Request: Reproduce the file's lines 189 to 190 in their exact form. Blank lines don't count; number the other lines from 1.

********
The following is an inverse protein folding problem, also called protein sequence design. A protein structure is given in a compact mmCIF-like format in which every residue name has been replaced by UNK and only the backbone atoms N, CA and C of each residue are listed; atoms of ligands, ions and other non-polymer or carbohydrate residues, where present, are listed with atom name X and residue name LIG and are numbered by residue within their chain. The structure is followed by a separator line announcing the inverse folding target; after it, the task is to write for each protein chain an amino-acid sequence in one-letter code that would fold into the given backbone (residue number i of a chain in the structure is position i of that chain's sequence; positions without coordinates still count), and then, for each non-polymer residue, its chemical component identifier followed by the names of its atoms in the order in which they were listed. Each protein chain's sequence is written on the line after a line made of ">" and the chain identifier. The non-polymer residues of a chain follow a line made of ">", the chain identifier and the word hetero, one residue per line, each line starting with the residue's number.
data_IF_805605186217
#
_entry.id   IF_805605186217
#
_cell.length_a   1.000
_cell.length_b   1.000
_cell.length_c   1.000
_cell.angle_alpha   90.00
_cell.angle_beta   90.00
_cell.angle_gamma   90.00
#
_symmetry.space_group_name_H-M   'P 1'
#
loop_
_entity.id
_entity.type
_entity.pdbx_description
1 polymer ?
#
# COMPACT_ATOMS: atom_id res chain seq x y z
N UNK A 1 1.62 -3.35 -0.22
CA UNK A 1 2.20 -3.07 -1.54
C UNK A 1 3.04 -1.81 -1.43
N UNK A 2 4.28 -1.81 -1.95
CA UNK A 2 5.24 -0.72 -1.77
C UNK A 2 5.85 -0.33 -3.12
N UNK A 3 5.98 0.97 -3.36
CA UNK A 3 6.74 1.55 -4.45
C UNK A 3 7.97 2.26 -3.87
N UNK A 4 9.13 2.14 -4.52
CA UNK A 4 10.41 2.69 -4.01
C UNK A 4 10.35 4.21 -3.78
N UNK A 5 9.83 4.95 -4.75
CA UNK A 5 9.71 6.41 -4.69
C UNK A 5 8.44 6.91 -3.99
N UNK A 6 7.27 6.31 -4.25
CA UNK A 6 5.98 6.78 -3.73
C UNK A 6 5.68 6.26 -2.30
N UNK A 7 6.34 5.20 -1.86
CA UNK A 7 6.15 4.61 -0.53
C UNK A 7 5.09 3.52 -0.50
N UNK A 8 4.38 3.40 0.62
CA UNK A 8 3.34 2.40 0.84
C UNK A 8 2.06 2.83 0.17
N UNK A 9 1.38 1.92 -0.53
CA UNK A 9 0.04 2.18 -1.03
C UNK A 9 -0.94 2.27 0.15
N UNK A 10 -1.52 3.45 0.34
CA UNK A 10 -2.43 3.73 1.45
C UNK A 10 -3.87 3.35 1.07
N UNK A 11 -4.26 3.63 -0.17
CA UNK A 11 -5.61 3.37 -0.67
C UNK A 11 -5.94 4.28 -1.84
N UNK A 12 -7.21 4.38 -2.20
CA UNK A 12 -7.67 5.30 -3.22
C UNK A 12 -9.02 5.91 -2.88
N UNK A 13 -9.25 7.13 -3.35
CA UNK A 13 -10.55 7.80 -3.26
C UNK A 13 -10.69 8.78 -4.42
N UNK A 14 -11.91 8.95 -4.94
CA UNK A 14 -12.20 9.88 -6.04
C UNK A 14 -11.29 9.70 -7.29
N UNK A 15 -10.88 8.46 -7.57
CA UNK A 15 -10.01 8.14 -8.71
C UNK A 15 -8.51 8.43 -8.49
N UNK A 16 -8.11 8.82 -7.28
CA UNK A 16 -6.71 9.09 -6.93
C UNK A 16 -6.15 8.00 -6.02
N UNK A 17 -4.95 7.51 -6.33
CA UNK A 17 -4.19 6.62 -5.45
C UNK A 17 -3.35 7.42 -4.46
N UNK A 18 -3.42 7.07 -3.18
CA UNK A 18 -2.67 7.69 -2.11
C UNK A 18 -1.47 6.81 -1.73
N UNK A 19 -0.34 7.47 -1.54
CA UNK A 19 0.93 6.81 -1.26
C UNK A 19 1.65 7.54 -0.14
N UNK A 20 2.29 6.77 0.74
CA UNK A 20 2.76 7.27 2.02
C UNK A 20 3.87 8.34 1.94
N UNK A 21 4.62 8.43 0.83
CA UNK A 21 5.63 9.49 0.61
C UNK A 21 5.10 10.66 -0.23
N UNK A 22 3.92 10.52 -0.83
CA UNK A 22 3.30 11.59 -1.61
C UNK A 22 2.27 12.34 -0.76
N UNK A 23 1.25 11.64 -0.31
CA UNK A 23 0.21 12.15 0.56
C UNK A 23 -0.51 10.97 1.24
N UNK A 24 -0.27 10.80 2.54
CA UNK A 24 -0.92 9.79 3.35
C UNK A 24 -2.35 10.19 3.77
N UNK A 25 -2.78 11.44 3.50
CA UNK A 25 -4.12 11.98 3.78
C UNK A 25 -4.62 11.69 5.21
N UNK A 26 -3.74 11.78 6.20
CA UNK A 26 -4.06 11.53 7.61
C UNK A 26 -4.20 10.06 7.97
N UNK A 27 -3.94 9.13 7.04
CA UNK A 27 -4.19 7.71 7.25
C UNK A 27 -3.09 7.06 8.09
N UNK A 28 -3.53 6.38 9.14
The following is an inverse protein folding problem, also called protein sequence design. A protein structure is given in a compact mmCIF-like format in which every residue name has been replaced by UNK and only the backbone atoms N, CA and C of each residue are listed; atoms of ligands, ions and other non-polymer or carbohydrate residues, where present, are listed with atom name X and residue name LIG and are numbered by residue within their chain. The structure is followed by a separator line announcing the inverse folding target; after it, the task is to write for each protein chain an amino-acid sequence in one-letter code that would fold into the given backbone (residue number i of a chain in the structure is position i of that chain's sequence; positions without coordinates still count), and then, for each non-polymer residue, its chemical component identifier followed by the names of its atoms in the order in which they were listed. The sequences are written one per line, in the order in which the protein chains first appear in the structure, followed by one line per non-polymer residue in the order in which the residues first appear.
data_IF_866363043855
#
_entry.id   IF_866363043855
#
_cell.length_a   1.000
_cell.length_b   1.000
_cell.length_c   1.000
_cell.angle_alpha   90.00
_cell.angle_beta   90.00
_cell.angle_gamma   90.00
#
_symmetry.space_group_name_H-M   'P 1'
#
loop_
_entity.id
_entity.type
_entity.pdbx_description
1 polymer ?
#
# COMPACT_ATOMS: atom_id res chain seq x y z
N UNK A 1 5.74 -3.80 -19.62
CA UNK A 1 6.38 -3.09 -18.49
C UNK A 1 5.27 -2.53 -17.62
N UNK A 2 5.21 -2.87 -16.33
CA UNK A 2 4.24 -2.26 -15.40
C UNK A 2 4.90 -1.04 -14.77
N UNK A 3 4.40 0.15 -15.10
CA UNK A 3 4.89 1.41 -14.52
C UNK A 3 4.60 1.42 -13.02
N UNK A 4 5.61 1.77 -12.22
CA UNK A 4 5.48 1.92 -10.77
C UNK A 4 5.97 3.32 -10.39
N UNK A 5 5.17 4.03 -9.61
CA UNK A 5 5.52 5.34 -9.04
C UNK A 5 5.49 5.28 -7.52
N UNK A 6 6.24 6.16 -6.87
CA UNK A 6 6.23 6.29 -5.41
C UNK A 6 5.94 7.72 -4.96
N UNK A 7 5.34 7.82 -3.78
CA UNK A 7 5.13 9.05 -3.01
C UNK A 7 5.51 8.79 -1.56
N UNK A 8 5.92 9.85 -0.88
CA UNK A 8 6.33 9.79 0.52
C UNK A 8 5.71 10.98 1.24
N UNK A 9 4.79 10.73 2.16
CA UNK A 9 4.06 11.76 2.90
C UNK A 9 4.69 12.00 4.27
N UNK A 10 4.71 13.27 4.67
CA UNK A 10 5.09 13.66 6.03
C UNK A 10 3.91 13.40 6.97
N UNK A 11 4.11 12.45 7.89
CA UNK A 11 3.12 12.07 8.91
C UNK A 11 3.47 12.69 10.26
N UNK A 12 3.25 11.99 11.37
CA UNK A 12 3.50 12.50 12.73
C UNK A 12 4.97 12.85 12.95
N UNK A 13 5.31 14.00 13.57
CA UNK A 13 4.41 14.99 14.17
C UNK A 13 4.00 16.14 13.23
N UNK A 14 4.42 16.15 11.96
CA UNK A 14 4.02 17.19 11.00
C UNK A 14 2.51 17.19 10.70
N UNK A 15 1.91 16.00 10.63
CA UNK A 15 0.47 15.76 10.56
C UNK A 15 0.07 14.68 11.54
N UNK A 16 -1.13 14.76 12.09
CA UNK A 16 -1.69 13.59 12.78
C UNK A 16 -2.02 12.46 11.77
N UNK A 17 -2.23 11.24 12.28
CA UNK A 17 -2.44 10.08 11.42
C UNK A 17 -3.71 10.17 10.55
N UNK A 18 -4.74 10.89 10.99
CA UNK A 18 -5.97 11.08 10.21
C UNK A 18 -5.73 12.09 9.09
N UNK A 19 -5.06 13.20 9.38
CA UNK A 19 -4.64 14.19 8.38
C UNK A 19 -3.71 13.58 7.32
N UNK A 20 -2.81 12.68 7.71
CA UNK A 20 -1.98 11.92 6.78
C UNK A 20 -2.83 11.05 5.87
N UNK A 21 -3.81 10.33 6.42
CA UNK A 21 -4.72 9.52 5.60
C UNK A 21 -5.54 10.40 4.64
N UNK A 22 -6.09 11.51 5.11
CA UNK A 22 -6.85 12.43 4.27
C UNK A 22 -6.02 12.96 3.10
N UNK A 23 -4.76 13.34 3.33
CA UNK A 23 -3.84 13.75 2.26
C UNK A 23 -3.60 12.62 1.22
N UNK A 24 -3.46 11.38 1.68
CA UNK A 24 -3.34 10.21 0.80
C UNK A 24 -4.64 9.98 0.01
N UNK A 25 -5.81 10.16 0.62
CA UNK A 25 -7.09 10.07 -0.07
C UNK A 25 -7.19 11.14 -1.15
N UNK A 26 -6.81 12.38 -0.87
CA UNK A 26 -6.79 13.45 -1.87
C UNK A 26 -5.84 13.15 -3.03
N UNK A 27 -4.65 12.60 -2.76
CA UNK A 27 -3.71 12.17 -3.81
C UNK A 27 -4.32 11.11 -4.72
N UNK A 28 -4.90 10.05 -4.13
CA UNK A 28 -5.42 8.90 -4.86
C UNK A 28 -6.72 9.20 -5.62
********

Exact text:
CA UNK A 22 -6.85 12.43 4.27
C UNK A 22 -6.02 12.96 3.10